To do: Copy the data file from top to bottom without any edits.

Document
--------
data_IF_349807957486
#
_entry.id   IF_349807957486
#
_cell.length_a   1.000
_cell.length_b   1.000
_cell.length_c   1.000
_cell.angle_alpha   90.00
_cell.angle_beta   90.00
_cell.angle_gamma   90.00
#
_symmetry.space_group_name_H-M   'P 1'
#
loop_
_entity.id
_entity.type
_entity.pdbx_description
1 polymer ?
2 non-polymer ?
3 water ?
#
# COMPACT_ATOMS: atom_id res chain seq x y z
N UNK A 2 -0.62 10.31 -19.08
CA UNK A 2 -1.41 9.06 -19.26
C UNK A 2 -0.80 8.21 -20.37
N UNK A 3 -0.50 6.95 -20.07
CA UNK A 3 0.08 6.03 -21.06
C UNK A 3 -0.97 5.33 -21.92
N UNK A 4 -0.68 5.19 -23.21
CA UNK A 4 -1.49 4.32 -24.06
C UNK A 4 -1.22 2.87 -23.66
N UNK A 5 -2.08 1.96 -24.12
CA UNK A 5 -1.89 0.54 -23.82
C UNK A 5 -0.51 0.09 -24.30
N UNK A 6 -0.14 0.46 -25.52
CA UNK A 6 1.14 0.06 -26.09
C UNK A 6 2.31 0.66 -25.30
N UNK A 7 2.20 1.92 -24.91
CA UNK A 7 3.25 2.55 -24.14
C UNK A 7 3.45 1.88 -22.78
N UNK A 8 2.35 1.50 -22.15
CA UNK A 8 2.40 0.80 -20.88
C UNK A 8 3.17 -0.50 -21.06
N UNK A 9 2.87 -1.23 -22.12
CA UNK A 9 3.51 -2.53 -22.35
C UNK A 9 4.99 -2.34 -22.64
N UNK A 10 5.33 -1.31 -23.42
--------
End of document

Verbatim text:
data_IF_349807957486
#
_entry.id   IF_349807957486
#
_cell.length_a   1.000
_cell.length_b   1.000
_cell.length_c   1.000
_cell.angle_alpha   90.00
_cell.angle_beta   90.00
_cell.angle_gamma   90.00
#
_symmetry.space_group_name_H-M   'P 1'
#
loop_
_entity.id
_entity.type
_entity.pdbx_description
1 polymer ?
2 non-polymer ?
3 water ?
#
# COMPACT_ATOMS: atom_id res chain seq x y z
N UNK A 2 -0.62 10.31 -19.08
CA UNK A 2 -1.41 9.06 -19.26
C UNK A 2 -0.80 8.21 -20.37
N UNK A 3 -0.50 6.95 -20.07
CA UNK A 3 0.08 6.03 -21.06
C UNK A 3 -0.97 5.33 -21.92
N UNK A 4 -0.68 5.19 -23.21
CA UNK A 4 -1.49 4.32 -24.06
C UNK A 4 -1.22 2.87 -23.66
N UNK A 5 -2.08 1.96 -24.12
CA UNK A 5 -1.89 0.54 -23.82
C UNK A 5 -0.51 0.09 -24.30
N UNK A 6 -0.14 0.46 -25.52
CA UNK A 6 1.14 0.06 -26.09
C UNK A 6 2.31 0.66 -25.30
N UNK A 7 2.20 1.92 -24.91
CA UNK A 7 3.25 2.55 -24.14
C UNK A 7 3.45 1.88 -22.78
N UNK A 8 2.35 1.50 -22.15
CA UNK A 8 2.40 0.80 -20.88
C UNK A 8 3.17 -0.50 -21.06
N UNK A 9 2.87 -1.23 -22.12
CA UNK A 9 3.51 -2.53 -22.35
C UNK A 9 4.99 -2.34 -22.64
N UNK A 10 5.33 -1.31 -23.42